Workplace Culture

The Supposed #MeToo Backlash Is Just Discrimination By Another Name

By Jon Hyman

Sep. 10, 2019

A recent study suggests that there has been a backlash against the #MeToo movement.

According to  the Harvard Business Review, men are treating their females co-workers differently because of #MeToo.

  • 19 percent of men said they were reluctant to hire attractive women.
  • 21 percent said they were reluctant to hire women for jobs involving close interactions with men.
  • 27 percent said they avoided one-on-one meetings with female colleagues.
This isn’t a #MeToo problem. It’s the problem that #MeToo is trying to fix. Indeed, Harvard Business Review could rewrite its headline to read, “More than one in four men admit to discriminating against female co-workers.”
Can women falsely accuse their male colleagues of sexual harassment? Absolutely … just as they could before the #MeToo movement. And just as men can falsely accuse women, and women each other, and men each other.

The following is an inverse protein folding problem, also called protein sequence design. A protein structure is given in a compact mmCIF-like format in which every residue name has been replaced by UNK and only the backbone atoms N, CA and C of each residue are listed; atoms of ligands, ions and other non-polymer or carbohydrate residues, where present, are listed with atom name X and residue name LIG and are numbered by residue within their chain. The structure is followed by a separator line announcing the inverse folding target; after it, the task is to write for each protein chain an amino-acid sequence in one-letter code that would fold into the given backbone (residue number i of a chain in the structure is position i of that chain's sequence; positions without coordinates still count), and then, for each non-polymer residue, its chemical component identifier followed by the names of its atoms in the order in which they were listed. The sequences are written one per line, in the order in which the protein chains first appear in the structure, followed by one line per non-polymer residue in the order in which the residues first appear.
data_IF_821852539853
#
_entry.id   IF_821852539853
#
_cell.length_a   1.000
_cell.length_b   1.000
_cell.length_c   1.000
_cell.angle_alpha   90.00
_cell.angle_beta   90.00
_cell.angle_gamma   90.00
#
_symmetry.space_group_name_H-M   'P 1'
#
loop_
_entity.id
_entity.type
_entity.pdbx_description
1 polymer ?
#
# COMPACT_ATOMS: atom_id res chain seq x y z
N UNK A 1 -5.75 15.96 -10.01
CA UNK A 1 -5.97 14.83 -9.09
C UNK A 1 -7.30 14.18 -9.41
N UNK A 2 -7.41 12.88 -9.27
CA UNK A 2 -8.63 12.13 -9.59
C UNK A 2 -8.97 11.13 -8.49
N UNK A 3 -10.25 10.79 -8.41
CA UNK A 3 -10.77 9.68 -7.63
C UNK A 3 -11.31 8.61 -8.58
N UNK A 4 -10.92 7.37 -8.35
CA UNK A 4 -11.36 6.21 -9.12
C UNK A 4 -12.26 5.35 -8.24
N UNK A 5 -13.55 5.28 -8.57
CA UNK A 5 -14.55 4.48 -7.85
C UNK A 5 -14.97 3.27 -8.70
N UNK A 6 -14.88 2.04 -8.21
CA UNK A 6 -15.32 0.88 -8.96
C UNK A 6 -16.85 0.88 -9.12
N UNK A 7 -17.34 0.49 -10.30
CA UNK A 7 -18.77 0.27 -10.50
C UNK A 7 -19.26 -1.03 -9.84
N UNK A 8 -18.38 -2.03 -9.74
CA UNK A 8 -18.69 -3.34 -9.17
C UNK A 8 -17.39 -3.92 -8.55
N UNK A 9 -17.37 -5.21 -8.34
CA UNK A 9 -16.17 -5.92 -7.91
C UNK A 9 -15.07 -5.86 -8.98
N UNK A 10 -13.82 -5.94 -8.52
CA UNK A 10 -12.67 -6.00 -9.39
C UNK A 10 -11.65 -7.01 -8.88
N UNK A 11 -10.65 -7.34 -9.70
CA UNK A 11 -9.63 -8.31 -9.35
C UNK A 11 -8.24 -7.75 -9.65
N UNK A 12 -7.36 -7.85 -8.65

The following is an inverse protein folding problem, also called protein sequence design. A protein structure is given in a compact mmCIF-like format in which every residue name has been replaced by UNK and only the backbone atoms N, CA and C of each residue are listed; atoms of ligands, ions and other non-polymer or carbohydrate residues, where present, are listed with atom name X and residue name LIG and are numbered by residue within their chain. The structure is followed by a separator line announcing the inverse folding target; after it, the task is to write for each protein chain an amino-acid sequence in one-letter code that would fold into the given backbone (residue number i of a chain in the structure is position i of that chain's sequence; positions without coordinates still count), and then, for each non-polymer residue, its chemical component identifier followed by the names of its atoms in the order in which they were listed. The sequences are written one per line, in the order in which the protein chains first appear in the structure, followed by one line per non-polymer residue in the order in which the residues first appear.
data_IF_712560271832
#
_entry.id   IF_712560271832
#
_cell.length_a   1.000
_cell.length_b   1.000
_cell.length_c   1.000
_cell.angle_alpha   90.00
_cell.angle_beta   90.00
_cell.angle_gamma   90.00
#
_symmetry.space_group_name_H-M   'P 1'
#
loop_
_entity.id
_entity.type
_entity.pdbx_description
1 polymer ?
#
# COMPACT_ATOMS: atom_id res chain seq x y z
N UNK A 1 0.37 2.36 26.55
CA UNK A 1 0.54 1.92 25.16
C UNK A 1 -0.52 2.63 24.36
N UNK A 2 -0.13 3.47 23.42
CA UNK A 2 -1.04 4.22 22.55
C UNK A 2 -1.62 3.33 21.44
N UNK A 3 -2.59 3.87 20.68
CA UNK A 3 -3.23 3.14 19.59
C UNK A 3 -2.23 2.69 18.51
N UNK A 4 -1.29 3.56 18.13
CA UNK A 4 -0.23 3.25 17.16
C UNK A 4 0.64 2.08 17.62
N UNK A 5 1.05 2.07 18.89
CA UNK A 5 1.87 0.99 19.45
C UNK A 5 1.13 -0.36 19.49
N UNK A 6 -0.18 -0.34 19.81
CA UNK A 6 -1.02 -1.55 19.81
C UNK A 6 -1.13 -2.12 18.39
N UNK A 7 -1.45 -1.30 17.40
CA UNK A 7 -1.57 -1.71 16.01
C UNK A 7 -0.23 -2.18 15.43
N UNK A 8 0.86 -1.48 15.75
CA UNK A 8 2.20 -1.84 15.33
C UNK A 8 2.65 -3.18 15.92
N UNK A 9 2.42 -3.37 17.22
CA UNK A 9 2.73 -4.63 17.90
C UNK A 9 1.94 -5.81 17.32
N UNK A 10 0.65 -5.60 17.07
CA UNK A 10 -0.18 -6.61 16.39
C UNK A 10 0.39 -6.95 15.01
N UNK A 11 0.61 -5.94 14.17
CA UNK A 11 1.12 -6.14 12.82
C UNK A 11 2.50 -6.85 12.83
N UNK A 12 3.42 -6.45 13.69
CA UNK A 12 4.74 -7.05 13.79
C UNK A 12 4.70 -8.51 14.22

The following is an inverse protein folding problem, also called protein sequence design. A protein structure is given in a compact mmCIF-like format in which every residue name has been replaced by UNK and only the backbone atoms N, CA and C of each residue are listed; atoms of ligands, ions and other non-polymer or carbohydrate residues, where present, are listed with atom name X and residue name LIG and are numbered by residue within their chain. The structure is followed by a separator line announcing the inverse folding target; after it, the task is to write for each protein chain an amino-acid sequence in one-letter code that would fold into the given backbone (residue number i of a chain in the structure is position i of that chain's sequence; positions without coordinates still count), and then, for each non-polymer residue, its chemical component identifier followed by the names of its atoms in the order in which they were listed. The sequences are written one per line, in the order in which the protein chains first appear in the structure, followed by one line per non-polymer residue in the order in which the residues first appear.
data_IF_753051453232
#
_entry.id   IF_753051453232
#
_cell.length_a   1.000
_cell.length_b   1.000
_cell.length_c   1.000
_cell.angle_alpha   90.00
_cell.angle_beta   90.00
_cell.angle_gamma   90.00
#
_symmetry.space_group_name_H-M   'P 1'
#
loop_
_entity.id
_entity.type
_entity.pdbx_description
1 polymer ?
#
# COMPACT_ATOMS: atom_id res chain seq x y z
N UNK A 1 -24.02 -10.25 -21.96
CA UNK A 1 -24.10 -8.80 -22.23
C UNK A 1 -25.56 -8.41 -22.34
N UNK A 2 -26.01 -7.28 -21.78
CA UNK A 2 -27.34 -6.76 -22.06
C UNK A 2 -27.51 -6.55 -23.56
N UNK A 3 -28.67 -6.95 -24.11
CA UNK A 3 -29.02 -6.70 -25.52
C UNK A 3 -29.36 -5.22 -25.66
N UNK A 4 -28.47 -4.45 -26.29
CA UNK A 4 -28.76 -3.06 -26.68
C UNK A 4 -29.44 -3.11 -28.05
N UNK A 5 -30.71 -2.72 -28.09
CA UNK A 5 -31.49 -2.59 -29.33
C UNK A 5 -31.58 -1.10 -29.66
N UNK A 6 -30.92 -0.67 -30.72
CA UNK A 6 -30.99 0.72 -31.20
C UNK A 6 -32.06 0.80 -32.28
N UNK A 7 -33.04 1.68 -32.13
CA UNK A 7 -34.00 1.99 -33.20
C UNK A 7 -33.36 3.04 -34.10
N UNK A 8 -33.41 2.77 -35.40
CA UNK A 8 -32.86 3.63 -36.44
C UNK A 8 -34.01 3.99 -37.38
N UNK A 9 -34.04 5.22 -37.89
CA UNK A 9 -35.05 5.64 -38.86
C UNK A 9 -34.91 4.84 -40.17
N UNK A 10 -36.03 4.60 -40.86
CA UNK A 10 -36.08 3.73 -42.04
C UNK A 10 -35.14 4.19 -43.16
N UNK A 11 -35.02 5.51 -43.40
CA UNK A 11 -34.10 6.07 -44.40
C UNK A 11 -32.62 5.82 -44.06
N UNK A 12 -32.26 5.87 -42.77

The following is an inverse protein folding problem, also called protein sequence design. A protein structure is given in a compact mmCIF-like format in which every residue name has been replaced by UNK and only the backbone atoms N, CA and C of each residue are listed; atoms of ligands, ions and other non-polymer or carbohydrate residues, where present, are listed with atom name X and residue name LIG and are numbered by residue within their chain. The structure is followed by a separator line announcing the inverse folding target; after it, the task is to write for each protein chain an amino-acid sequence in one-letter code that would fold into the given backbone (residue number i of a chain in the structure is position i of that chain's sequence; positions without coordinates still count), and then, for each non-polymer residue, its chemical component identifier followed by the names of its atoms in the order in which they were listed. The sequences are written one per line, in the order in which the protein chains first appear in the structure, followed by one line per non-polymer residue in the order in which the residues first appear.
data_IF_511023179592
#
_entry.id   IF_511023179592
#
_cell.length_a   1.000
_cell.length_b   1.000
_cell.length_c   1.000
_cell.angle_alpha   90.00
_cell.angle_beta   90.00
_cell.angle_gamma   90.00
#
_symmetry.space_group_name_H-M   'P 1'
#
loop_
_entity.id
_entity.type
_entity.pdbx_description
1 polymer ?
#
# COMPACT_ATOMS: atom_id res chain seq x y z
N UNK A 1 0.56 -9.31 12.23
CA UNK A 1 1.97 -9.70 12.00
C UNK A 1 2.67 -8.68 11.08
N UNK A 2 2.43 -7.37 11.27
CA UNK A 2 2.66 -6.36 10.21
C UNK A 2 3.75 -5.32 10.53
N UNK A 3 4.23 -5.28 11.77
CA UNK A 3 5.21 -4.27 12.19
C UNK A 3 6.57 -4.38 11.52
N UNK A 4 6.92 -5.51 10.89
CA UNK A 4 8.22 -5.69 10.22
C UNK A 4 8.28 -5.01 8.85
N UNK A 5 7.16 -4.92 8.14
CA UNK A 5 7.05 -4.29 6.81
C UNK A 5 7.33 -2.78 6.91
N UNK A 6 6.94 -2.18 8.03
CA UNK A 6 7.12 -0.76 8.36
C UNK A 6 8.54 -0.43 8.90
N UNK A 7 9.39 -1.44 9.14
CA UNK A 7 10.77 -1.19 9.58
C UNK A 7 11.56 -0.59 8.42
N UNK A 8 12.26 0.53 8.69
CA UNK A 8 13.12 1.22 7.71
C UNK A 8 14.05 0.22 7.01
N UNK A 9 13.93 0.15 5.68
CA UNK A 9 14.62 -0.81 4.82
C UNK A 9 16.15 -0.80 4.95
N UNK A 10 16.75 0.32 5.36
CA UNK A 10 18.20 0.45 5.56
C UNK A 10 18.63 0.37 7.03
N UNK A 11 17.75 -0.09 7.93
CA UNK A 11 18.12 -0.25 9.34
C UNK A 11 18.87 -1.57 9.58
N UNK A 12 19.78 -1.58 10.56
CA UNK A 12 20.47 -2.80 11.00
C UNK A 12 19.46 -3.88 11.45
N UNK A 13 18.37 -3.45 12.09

False accusations of harassment are not a #MeToo problem. They are systemic in any system that relies on employees to self-police and report misconduct via complaints. The remedy isn’t sexually segregated workplaces. The remedy is thorough and complete investigations of all complaints of harassment, and appropriate punishment for those who are found to have lodged false complaint.

The risk of false harassment complaints is not an excuse for sexual segregation at work. Instead, the risk of sexual segregation is the reason to double down on efforts to root out and end sexual harassment and other sex discrimination.

Jon Hyman is a partner in the Employment & Labor practice at Wickens Herzer Panza. Contact Hyman at

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